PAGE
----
New Hampshire’s Republican secretary of state appears to be plotting to keep former President Donald Trump off the 2024 presidential ballot even though he has yet to be convicted of any crimes.
David Scanlan said he is consulting with the New Hampshire attorney general, John Formella, also a Republican, to see if it is possible to keep Trump off the ballot under a provision of the 14th Amendment.
“As secretary of state, Scanlan oversees New Hampshire’s first-in-the-nation presidential primary that will take place at the beginning of 2024. However, Scanlan has caught wind of scholars’ recent arguments that the Fourteenth Amendment’s Disqualification Clause prohibits Trump from being on the presidential ballot,” Breitbart News reported.
According to ABC7:
That disqualification argument boils down to Section 3 of the U.S. Constitution’s 14th Amendment, which says that a public official is not eligible to assume public office if they “engaged in insurrection or rebellion against” the United States, or had “given aid or comfort to the enemies thereof,” unless they are granted amnesty by a two-thirds vote of Congress.
Trump hasn’t even been charged with “insurrection,” much less convicted of it. But the effort to disqualify him from the ballot under the 14th Amendment was launched by left-wing organizations, so the GOP effort to use that argument to keep him off the New Hampshire ballot likely won’t sit well with Republican voters, especially since Trump has pulled out to such a large lead in most polls — a lead that has only grown after his indictments.
In New Hampshire alone, for example, Trump holds a 20-point lead over the next-closest rival, the latest Echelon Insights survey found.
“[Former Clinton administration labor secretary Robert] Reich was recently joined by legal scholars William Baude and Michael Stokes Paulsen, both Never Trump members of the otherwise conservative Federalist Society, who wrote in the University of Pennsylvania Law Review that Section 3 ‘disqualifies former President Donald Trump, and potentially many others, because of their participation in the attempted overthrow of the 2020 presidential election,’” Breitbart reported earlier, noting that a growing number of legal scholars on the left and right are adopting the same argument.
Most recently, J. Michael Luttig and Laurence H. Tribe joined the chorus, writing in The Atlantic: “The disqualification clause operates independently of any such criminal proceedings and, indeed, also independently of impeachment proceedings and of congressional legislation. The clause was designed to operate directly and immediately upon those who betray their oaths to the Constitution, whether by taking up arms to overturn our government or by waging war on our government by attempting to overturn a presidential election through a bloodless coup.”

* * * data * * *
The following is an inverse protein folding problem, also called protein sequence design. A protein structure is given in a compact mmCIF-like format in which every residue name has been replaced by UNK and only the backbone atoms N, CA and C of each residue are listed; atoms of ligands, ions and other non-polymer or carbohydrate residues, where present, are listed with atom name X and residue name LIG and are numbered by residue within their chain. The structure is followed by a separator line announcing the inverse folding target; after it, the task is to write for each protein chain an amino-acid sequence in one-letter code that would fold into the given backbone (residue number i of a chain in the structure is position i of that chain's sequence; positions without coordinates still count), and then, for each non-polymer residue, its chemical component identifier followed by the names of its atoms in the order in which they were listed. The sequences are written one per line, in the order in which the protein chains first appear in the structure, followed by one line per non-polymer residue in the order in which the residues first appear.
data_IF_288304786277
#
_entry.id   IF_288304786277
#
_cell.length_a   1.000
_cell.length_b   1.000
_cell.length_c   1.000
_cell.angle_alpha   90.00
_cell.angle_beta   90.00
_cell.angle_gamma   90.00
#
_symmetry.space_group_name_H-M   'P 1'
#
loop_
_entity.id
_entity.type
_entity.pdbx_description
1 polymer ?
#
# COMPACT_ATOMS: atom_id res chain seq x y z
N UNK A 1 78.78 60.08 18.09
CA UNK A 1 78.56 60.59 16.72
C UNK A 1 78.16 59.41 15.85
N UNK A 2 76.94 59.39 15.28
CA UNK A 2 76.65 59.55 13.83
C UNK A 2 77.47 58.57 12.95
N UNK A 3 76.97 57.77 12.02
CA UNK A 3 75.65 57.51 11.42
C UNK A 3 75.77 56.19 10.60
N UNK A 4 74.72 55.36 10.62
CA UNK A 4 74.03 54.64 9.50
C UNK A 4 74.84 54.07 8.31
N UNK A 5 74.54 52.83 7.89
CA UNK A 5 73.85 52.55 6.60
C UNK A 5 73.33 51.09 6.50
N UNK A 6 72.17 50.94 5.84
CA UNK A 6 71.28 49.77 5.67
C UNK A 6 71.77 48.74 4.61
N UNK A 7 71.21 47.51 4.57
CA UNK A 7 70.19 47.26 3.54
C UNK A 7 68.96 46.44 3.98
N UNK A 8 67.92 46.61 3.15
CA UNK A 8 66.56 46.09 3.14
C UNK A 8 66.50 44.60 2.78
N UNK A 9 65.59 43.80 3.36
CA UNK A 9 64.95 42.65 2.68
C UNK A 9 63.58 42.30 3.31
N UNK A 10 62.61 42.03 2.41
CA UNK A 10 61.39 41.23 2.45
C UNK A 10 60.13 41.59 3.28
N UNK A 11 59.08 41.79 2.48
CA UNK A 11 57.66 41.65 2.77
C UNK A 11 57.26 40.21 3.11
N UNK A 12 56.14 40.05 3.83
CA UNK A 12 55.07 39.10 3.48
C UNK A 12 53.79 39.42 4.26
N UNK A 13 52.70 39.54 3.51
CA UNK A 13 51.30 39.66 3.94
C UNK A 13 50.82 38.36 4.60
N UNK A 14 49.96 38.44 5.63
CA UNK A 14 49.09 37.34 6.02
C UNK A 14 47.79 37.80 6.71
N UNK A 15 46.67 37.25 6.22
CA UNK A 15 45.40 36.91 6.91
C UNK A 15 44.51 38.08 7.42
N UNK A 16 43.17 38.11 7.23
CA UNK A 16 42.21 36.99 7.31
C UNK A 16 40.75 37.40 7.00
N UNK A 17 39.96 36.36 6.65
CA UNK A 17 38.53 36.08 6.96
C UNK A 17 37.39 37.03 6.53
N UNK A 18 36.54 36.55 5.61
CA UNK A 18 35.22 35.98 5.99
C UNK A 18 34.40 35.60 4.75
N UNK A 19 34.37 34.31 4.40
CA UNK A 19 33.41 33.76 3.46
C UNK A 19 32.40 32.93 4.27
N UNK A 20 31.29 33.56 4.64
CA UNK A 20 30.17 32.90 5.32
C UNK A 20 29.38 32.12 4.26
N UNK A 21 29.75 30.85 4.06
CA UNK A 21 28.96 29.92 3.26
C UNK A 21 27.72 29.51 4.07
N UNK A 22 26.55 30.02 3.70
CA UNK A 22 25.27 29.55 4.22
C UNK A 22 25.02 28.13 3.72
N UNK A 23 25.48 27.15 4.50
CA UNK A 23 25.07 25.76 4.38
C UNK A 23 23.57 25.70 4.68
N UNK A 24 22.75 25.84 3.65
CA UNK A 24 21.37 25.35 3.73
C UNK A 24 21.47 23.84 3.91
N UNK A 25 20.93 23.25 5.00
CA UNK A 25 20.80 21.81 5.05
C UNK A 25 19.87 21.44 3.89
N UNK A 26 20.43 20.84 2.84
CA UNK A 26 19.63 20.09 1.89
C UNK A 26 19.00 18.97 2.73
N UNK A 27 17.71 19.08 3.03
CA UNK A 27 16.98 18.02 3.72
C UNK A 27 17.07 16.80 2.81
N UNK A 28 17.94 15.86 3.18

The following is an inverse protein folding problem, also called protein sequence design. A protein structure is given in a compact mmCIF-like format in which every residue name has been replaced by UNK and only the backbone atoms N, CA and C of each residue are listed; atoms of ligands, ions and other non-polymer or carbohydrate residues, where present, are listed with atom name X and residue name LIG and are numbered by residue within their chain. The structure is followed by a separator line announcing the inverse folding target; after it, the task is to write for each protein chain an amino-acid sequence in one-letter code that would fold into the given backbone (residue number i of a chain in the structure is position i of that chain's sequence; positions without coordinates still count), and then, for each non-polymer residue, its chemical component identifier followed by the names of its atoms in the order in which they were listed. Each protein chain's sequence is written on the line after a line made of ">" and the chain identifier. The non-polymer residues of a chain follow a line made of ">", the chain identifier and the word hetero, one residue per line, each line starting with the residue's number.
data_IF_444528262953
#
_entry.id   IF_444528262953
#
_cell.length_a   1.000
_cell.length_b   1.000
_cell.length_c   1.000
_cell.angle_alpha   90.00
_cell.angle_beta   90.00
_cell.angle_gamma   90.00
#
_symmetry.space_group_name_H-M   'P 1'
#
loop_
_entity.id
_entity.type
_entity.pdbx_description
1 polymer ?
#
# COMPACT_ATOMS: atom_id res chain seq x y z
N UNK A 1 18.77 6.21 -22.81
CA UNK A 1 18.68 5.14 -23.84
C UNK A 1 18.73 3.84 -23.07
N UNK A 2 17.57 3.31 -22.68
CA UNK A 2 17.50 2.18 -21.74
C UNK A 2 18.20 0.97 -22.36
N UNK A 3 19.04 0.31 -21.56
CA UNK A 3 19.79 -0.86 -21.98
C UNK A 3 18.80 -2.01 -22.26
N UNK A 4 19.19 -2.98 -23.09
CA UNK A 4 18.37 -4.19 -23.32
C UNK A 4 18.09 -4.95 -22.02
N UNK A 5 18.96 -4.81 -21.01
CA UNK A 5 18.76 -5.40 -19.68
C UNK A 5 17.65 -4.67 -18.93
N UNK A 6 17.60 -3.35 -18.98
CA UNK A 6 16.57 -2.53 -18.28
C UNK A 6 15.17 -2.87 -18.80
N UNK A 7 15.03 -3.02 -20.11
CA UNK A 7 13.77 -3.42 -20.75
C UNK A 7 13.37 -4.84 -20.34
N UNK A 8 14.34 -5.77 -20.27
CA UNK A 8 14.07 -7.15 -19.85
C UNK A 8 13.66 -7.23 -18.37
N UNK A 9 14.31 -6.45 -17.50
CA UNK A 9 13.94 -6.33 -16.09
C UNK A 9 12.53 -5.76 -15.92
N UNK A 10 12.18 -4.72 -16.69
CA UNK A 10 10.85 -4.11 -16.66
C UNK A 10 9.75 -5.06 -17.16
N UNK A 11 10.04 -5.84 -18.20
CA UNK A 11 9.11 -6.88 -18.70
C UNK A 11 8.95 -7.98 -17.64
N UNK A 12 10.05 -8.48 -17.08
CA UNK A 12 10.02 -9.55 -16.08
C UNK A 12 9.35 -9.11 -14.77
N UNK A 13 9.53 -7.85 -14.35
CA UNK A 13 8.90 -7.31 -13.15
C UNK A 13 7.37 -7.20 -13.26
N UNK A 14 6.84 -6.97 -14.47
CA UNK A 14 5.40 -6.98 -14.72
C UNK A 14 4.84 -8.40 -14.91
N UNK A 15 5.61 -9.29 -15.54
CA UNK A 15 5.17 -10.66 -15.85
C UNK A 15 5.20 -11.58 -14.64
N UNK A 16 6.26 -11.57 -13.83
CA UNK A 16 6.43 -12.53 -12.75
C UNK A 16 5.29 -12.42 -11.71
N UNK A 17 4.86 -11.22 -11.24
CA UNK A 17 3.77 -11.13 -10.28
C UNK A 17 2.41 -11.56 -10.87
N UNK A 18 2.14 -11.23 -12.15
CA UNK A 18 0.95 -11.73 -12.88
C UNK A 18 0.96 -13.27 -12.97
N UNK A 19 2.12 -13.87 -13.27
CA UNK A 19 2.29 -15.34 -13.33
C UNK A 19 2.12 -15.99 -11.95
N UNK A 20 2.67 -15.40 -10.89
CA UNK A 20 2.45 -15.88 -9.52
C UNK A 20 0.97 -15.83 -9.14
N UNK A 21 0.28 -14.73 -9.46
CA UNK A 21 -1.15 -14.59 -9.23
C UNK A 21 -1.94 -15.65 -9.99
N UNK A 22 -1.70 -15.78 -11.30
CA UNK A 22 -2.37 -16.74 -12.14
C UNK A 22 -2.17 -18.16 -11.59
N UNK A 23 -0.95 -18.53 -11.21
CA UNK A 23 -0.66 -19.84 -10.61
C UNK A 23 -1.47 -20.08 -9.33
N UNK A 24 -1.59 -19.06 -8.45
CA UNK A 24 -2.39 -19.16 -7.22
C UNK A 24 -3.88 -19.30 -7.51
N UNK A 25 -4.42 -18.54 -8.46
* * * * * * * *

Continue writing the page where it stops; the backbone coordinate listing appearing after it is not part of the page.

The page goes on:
New Hampshire attorney Bryant “Corky” Messner, whom Trump previously endorsed in New Hampshire’s 2020 U.S. Senate race, appears to be the one who put the issue on Scanlan’s radar.
“I really don’t view myself as turning on Trump, as odd as that sounds,” Messner told ABC News. “I love this country. I’ve served this country. I’ve taken an oath to this country. My sons are serving right now and I believe someone’s got to step up to defend the Constitution.”
“Someone needs to take some action legally so this thing can get in front of the Supreme Court sooner rather than later to interpret this section,” he added.
Scanlan’s office verified that Messner and Scanlan met on Friday to deliberate over Section 3 of the Fourteenth Amendment. However, it was reported that the secretary of state intends to confer with the state attorney general before reaching any conclusions.
“Secretary Scanlan will be conferring with the New Hampshire Attorney General and other legal counsel on this issue; however, he believes any action taken under this Constitutional provision will have to be based on Judicial guidance,” Scanlan’s communications director Anna Sventek told ABC News.
Scanlan said he thinks that the January 6 Capitol riot was a “really unfortunate event in our history” but added that he is not “really qualified to say whether that was an ‘insurrection’ or not.”
“I think that is for the courts to decide,” Scanlan said.